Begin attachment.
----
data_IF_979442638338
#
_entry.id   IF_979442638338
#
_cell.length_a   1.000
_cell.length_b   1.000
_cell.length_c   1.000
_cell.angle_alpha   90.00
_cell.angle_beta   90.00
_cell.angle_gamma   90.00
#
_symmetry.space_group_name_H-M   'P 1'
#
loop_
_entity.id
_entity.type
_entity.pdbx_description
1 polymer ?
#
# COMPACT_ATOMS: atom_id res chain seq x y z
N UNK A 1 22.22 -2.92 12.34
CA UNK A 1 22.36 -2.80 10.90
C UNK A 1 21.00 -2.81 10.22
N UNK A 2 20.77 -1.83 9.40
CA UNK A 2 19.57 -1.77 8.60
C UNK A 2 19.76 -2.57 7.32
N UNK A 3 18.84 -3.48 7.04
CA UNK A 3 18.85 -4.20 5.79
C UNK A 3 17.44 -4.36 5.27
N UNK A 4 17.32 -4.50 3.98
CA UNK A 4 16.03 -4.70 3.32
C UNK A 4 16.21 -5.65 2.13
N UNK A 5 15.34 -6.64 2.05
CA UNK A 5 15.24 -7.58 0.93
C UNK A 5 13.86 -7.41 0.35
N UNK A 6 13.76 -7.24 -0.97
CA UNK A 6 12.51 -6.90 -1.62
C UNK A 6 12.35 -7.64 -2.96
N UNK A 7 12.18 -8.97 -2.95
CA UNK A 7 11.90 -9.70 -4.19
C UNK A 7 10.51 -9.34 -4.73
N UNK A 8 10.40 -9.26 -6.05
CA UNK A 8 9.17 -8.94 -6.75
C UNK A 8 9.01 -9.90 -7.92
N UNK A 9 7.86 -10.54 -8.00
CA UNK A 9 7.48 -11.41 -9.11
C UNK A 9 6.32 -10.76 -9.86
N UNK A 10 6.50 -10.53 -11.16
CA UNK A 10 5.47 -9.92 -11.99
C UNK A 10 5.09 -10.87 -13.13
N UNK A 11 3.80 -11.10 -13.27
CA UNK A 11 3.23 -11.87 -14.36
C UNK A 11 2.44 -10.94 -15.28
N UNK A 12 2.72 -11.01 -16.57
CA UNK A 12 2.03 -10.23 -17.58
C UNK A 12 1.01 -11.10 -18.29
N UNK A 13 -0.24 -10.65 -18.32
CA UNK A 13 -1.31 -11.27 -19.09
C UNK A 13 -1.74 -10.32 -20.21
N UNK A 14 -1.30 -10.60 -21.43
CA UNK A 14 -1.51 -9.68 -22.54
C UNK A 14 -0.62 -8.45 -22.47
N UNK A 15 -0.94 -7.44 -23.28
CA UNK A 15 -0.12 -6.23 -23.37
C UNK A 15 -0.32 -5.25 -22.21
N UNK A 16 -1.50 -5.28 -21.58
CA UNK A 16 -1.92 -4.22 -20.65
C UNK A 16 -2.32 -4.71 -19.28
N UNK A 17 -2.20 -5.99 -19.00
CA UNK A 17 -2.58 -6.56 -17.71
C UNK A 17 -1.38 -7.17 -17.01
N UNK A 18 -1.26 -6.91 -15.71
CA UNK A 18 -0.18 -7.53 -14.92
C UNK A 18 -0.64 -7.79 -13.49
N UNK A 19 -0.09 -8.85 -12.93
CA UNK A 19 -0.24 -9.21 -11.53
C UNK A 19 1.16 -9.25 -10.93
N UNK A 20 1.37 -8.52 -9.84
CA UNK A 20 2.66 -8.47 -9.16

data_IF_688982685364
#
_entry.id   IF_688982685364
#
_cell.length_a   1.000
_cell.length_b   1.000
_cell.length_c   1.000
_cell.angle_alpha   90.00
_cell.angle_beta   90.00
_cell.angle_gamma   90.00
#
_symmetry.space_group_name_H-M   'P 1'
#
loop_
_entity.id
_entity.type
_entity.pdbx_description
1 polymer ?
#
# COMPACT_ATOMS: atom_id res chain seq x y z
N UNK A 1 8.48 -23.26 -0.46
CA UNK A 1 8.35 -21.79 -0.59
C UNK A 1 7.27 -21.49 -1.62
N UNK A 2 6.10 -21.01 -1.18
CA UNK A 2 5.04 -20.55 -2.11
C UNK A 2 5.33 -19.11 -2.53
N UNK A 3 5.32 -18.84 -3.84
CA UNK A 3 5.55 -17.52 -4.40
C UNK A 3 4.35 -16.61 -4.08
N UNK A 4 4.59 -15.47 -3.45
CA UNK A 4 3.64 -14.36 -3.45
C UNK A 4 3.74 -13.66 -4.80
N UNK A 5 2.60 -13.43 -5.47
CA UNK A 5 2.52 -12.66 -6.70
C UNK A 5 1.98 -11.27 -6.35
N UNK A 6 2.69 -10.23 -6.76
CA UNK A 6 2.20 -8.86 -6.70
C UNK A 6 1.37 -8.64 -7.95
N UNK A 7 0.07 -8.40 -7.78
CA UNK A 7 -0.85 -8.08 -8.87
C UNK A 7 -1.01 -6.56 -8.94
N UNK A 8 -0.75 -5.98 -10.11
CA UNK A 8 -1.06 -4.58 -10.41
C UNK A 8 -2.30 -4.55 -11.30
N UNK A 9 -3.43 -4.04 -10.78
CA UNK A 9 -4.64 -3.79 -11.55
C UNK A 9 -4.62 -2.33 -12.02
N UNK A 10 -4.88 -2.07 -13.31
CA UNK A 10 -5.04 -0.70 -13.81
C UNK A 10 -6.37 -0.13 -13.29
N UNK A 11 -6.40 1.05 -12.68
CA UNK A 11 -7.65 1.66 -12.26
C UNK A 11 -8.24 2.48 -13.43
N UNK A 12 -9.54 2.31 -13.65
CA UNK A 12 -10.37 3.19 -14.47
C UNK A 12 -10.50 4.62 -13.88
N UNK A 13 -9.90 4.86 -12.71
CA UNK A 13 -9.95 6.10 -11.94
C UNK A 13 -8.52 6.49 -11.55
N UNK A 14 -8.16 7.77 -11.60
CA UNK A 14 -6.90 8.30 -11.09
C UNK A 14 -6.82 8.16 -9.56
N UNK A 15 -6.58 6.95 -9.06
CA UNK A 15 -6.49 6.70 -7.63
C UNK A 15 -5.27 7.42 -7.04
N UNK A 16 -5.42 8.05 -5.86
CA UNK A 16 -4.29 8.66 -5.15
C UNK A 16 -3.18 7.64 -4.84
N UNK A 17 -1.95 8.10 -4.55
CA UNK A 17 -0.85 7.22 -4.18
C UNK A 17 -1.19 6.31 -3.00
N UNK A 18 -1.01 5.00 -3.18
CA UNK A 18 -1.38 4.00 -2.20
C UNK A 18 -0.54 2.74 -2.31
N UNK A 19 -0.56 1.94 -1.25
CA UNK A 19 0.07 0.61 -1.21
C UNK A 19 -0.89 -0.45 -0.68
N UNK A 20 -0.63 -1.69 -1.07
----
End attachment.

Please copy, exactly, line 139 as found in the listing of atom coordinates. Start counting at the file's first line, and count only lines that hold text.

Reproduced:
N UNK A 14 -8.16 7.77 -11.60